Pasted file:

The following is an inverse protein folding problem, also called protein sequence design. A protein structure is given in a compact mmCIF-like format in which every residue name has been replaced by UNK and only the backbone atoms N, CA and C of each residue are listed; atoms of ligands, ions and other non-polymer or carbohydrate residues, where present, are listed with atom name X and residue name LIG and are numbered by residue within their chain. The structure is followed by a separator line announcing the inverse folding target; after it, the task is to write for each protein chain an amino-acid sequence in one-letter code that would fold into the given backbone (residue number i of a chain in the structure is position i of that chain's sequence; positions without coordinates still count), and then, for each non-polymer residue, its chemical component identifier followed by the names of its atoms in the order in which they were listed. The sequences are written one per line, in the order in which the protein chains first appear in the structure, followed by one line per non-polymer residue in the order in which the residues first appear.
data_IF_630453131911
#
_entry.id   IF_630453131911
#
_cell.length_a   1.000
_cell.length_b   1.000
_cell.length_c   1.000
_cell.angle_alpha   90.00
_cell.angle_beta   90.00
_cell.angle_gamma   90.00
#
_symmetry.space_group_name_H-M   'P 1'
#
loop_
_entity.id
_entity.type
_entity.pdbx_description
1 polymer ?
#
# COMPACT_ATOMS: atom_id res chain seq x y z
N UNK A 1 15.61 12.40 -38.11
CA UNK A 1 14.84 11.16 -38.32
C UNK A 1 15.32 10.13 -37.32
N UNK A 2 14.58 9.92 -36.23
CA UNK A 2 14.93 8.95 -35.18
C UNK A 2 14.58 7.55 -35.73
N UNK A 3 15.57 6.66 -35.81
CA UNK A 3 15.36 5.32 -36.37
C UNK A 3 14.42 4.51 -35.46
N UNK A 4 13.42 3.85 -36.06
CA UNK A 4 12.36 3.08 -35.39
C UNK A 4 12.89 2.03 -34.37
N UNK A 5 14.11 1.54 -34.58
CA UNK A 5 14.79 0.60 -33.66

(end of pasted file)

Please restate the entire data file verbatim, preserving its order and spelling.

The following is an inverse protein folding problem, also called protein sequence design. A protein structure is given in a compact mmCIF-like format in which every residue name has been replaced by UNK and only the backbone atoms N, CA and C of each residue are listed; atoms of ligands, ions and other non-polymer or carbohydrate residues, where present, are listed with atom name X and residue name LIG and are numbered by residue within their chain. The structure is followed by a separator line announcing the inverse folding target; after it, the task is to write for each protein chain an amino-acid sequence in one-letter code that would fold into the given backbone (residue number i of a chain in the structure is position i of that chain's sequence; positions without coordinates still count), and then, for each non-polymer residue, its chemical component identifier followed by the names of its atoms in the order in which they were listed. The sequences are written one per line, in the order in which the protein chains first appear in the structure, followed by one line per non-polymer residue in the order in which the residues first appear.
data_IF_630453131911
#
_entry.id   IF_630453131911
#
_cell.length_a   1.000
_cell.length_b   1.000
_cell.length_c   1.000
_cell.angle_alpha   90.00
_cell.angle_beta   90.00
_cell.angle_gamma   90.00
#
_symmetry.space_group_name_H-M   'P 1'
#
loop_
_entity.id
_entity.type
_entity.pdbx_description
1 polymer ?
#
# COMPACT_ATOMS: atom_id res chain seq x y z
N UNK A 1 15.61 12.40 -38.11
CA UNK A 1 14.84 11.16 -38.32
C UNK A 1 15.32 10.13 -37.32
N UNK A 2 14.58 9.92 -36.23
CA UNK A 2 14.93 8.95 -35.18
C UNK A 2 14.58 7.55 -35.73
N UNK A 3 15.57 6.66 -35.81
CA UNK A 3 15.36 5.32 -36.37
C UNK A 3 14.42 4.51 -35.46
N UNK A 4 13.42 3.85 -36.06
CA UNK A 4 12.36 3.08 -35.39
C UNK A 4 12.89 2.03 -34.37
N UNK A 5 14.11 1.54 -34.58
CA UNK A 5 14.79 0.60 -33.66